Business friendly may be the oxymoron of the new decade if recent meetings with Wall Street and the White House are any indication. But take a stroll outside the Beltway and you’ll find certain states doing all they can to let businesses “do” business, despite crushing deficits and scant revenue.
CNBC ranks all 50 states in order of most friendly to least. They look at categories such as cost of doing business, work force, quality of life, economy and others.
Alas, Rhode Island, that “biggest little state in the union,” ranks dead last, with an unemployment rate at 10.9% and a corporate tax rate almost as high. Might there be a link? We’ll leave it to politicians and pundits to answer. In the meantime, here are the Top 10 best states for business. (Check out the Top 10 Worst Tax States for Retirees on AdvisorOne.)
It’s no longer for lovers; it’s for business (or maybe lovers of business). They lost Roanoke, but regained the top spot in CNBC’s ranking. And, as the network notes, a pattern is forming:
“Virginia topped our inaugural study in 2007 with Texas at number two. In 2008, they switched positions and Texas took the title. In 2009, it was Virginia/Texas. In 2010, it was Texas/Virginia.”
The ranking highlights Virginia’s strategic location, friendly business climate and diverse economy.
Bobby Ewing’s dream sequence was a pathetic follow-up to “Who shot JR?”, but they’ve gotta be happy with a follow-up spot in this year’s ranking.
Even though it slipped from the No. 1 spot, according to CNBC, “Texas remains a business powerhouse. It remains tops in Infrastructure and Transportation, and ranks fourth in Technology and Innovation. And a surge in investment helped Texas jump to fourth place in Access to Capital from seventh place in 2010.”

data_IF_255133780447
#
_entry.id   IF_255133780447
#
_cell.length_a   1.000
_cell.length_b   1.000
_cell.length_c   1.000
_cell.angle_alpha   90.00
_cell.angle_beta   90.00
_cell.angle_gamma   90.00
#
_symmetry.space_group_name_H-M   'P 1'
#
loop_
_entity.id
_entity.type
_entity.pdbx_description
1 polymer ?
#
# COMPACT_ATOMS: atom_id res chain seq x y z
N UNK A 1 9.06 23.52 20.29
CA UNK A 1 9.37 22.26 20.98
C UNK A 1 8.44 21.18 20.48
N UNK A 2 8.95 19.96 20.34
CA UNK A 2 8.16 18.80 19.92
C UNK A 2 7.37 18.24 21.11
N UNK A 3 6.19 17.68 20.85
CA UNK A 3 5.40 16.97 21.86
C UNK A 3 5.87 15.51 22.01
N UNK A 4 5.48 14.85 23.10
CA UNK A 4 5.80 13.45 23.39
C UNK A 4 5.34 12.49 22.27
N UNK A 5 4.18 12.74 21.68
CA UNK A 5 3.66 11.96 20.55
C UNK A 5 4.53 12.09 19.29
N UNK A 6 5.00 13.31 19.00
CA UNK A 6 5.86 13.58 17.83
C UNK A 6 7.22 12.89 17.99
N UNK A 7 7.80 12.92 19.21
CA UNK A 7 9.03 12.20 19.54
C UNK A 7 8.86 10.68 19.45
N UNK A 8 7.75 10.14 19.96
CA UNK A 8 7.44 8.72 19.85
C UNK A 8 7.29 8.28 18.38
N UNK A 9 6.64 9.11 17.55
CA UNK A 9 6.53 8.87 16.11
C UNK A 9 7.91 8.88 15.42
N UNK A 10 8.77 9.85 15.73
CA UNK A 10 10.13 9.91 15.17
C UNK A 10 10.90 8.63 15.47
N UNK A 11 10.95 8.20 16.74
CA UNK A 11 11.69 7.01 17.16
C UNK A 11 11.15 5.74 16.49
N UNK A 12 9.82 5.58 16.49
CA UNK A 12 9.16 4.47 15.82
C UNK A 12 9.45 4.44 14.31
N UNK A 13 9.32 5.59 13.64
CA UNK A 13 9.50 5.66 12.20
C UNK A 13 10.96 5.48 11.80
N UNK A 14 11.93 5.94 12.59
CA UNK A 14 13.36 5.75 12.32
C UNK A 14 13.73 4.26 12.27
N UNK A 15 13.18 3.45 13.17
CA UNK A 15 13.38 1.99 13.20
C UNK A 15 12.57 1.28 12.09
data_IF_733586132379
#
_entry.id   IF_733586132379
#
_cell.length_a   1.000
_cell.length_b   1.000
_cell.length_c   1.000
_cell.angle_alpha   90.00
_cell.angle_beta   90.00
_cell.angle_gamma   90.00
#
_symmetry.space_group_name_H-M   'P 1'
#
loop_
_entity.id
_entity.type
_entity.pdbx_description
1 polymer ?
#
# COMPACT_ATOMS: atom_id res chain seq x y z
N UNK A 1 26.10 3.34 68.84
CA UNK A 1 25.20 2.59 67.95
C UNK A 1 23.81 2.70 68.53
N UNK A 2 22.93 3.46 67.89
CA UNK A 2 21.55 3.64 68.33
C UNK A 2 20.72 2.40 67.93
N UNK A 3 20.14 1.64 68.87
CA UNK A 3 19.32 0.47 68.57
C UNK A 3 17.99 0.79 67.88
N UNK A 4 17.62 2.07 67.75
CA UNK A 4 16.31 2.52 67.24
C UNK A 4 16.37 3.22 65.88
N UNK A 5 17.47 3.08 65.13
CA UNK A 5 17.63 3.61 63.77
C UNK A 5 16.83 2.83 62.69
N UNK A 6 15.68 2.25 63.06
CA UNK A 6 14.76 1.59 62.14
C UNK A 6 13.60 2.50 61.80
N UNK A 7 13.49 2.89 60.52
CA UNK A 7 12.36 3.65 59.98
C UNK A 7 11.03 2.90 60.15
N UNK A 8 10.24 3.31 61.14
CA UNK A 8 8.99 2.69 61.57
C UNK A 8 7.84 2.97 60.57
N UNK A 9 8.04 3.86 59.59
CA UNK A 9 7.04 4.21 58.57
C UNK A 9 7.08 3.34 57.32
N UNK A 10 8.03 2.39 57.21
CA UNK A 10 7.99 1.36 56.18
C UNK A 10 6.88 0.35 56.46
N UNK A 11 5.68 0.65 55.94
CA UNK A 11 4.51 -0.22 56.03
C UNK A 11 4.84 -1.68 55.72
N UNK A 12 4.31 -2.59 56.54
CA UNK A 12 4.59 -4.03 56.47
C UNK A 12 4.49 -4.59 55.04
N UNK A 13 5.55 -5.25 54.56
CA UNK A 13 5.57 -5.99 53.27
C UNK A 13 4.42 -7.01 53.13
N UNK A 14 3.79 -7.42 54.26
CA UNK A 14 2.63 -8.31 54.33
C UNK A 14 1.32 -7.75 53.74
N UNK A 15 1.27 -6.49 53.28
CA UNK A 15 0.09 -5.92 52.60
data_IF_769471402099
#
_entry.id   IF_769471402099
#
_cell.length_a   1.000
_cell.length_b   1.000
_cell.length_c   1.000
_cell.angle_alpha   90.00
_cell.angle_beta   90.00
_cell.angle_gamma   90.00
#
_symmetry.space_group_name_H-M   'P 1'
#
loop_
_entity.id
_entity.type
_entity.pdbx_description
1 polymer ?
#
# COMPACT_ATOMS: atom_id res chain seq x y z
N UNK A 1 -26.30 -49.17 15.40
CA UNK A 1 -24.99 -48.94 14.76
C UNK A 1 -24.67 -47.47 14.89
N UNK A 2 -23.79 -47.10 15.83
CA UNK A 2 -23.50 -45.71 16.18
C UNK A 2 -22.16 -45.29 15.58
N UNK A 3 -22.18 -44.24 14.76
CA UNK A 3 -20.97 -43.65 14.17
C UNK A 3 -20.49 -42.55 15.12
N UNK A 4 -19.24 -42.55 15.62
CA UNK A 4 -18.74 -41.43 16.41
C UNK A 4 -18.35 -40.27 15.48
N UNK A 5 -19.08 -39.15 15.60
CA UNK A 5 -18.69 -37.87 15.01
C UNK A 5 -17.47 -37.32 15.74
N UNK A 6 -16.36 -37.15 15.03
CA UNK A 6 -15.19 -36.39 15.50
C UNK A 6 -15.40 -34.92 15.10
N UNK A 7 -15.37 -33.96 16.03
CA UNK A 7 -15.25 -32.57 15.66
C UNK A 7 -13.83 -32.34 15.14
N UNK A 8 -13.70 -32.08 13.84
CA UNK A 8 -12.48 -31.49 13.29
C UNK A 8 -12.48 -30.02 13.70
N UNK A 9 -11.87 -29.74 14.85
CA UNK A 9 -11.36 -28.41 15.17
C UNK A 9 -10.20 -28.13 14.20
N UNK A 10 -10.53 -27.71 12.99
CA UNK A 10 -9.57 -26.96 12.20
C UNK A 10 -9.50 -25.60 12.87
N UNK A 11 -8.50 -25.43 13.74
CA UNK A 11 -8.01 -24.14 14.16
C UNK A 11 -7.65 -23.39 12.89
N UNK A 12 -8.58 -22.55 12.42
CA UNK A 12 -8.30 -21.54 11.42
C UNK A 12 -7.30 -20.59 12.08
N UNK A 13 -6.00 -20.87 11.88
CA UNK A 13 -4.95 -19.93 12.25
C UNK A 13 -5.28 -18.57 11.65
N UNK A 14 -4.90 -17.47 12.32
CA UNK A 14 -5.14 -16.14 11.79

3) North Carolina
They’re right next door, but worlds apart.
Fun-loving South Carolina gives us Mark Sanford and his Argentinean mistress; Gov. Nikki Haley’s reported affair with a political blogger and slam-dunk Senate candidate Alvin Greene. Boring North gives us a great work force, first rate transportation and infrastructure and a low cost of business. It’s enough to take the No. 3 spot, but who really cares?
In “A Man in Full,” Tom Wolfe’s 1998 fictional skewering of the Atlanta social scene, the author describes businessman Inman Armholster as someone “in every network worth networking with in this whole town.”
We’re banking that many businesses in Georgia haven’t read the book, or they’d run the other way. CNBC notes the workforce, transportation and infrastructure and the cost of living are reasons for the high ranking (locals would add bulldogs to the list). The state also scored relatively well in the “business friendliness” category; after all, it is the South.